Columbia River Basketry
Gift of the Ancestors, Gift of the Earth
Mary Dodds Schlick
- $35.00t paperback (9780295972893) Add to Cart
- hardcover not available
Baskets made by the people of the mid-Columbia River are among the finest examples of Indian textile art in North America, and they are included in the collections of most major museums. The traditional designs and techniques of construction reveal a great artistic heritage that links modern basketmakers to their ancestors. Yet baskets are also everyday objects of a utilitarian nature that reveal much about mid-Columbia culture - -a flat twined bag has greatest value when it is plump with dried roots, a coiled basket when full of huckleberries.
- Published: 1994
- Subject Listing: Native American Art
Native American Studies
- Bibliographic information: 248 pp., 178 illus., 56 in color, 23 drawings
- Territorial rights: N / A In Canada
- Series: Samuel and Althea Stroum Books
In Columbia River Basketry, Mary Schlick writes about the weavers who at the time of European contact lived along the Columbia River from just above its confluence with the Yakima River westward to the vicinity of present-day Portland, Oregon, and Indian groups living along the river. She presents the baskets in the context of the lives of the people who created and used them. She also writes about the descendants of the early basket weavers, to whom basketry skills have been passed and from whom she herself learned to make baskets. Schlick blends mythology, personal reminiscences, materials, and basketry techniques.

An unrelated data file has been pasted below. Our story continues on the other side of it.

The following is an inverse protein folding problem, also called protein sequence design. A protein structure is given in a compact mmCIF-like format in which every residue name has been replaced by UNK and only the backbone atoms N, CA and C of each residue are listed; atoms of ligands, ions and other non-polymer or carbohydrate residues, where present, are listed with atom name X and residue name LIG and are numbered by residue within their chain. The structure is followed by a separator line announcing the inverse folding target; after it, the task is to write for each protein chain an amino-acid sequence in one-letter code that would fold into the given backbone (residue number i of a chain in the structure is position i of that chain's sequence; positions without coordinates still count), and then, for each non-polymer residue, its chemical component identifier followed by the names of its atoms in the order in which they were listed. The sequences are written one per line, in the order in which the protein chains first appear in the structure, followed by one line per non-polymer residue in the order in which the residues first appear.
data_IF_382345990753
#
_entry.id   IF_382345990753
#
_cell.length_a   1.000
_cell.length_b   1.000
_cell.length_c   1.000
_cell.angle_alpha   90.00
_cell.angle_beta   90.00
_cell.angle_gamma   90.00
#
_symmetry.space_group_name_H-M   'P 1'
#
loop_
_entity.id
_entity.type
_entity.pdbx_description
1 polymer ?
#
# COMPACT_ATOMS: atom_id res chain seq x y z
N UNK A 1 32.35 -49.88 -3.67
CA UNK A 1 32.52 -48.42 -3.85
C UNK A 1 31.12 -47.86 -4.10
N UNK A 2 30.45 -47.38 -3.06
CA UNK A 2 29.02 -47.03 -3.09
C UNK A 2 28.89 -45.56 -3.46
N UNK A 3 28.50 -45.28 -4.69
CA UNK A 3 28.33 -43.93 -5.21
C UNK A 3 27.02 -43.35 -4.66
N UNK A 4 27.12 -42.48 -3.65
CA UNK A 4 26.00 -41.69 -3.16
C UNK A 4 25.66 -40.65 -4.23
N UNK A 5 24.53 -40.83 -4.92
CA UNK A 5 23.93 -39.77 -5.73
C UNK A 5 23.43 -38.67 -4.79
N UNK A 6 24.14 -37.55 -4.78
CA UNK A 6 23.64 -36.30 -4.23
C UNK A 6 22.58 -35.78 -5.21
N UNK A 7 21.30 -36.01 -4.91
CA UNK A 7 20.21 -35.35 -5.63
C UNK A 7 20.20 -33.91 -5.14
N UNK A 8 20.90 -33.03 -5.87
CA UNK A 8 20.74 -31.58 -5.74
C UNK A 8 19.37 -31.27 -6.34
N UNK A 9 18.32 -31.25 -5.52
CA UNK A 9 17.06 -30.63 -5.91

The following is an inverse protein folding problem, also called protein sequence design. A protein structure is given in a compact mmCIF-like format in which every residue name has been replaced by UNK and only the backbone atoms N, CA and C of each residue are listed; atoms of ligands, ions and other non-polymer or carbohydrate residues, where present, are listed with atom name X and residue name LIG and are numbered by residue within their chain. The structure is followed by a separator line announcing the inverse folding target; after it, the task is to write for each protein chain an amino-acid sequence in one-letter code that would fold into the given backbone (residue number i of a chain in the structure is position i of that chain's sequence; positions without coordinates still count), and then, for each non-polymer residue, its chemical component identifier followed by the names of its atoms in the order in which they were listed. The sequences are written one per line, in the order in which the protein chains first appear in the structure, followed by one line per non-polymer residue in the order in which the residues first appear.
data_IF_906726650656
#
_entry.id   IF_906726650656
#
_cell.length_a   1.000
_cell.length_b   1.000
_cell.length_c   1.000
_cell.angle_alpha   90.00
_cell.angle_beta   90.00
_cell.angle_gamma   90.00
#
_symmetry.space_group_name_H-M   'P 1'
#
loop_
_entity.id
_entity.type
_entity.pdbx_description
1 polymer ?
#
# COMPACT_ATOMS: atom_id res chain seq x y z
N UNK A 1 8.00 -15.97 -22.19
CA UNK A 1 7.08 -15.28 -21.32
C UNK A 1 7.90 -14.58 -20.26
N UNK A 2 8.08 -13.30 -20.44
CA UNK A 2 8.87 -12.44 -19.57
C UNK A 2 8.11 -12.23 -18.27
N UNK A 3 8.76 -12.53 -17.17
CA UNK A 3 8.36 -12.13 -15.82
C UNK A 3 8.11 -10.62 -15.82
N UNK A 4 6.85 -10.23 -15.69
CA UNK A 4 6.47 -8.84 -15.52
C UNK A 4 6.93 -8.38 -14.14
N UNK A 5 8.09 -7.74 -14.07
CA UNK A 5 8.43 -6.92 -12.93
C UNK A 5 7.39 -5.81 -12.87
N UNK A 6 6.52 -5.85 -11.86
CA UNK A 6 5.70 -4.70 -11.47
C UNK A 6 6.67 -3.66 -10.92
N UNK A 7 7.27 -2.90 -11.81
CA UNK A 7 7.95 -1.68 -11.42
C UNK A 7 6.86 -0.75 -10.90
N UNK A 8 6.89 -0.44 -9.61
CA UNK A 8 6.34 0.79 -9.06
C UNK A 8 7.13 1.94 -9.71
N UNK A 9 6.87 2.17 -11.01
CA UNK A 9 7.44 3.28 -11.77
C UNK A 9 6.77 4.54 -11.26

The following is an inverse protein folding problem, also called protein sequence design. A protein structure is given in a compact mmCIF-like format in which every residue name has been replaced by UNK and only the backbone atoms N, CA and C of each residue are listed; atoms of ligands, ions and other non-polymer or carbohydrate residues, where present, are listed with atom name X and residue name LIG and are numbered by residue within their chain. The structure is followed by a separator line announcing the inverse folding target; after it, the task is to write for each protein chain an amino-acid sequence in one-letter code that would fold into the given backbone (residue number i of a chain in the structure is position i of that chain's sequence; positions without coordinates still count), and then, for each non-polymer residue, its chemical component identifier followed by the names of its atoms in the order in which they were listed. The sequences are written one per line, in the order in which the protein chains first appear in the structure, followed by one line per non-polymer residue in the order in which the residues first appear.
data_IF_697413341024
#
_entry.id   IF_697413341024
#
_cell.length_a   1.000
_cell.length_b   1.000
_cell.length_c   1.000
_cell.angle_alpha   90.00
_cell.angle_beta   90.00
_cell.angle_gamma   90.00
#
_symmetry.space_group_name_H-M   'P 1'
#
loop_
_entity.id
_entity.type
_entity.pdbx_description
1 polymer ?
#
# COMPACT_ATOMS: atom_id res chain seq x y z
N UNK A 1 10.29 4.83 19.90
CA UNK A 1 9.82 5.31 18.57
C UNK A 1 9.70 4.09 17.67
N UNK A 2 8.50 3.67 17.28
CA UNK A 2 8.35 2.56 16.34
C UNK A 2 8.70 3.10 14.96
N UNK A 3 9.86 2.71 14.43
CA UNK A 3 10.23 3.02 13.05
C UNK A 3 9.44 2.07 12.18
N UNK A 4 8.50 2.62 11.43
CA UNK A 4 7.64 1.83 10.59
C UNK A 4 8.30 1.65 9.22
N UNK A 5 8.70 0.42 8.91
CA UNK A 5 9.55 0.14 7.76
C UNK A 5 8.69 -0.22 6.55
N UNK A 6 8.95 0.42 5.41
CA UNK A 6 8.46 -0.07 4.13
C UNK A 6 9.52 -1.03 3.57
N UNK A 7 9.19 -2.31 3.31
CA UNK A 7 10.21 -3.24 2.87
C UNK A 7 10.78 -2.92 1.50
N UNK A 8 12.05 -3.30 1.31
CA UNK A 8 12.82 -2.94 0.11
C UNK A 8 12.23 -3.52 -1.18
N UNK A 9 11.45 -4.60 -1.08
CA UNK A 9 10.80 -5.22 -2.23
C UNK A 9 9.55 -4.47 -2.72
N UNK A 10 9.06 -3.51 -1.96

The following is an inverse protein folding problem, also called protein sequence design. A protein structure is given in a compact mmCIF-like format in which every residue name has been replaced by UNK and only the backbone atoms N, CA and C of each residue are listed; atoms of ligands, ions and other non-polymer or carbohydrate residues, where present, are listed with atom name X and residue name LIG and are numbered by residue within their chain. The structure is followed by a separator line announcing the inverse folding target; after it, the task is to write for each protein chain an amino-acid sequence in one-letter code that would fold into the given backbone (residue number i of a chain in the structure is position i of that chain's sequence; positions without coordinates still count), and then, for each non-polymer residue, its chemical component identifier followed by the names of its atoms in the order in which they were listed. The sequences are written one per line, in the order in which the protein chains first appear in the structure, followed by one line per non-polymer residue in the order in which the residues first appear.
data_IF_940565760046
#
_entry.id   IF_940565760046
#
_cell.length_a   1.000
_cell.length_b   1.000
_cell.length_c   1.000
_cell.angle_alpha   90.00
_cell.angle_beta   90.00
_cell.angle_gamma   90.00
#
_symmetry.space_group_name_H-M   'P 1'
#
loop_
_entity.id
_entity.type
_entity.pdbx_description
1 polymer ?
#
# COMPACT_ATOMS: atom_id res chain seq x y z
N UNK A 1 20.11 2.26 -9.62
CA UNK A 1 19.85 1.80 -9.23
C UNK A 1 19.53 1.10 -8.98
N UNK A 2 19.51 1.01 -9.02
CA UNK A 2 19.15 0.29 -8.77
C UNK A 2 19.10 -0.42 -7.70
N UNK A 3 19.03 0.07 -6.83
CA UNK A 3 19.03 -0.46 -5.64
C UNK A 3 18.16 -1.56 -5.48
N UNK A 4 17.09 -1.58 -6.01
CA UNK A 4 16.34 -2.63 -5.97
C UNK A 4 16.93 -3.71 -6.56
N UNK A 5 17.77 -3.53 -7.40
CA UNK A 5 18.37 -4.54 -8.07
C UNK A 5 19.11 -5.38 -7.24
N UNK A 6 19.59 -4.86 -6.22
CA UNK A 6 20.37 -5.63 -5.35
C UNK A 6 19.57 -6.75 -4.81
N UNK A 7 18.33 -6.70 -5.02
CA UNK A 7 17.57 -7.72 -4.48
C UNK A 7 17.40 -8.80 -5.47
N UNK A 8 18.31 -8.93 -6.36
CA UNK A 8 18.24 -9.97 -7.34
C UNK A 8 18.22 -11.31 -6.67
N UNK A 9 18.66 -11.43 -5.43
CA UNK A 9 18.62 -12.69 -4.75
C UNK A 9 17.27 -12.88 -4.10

Written with deep understanding and appreciation of the artists and their work, Columbia River Basketry will be an inspirational sourcebook for basket weavers and other craftspeople. It will also serve as an invaluable reference for scholars, curators, and collectors in identifying, dating, and interpreting examples of Columbia River basketry.
Wap'at: The Art of Basket Weaving
Patl'aapa: The Twined Basket Hat
Wapaas: The Twined Root-Digging Bag
Xlaam: The Coiled Cedar Root Basket
Lap'uy: The Folded Cedar Bark Basket
Wawxpa: The Flat Twined Bag
Afterword: A Klikitat Basketmaker's View of Her Art, Nettie Jackson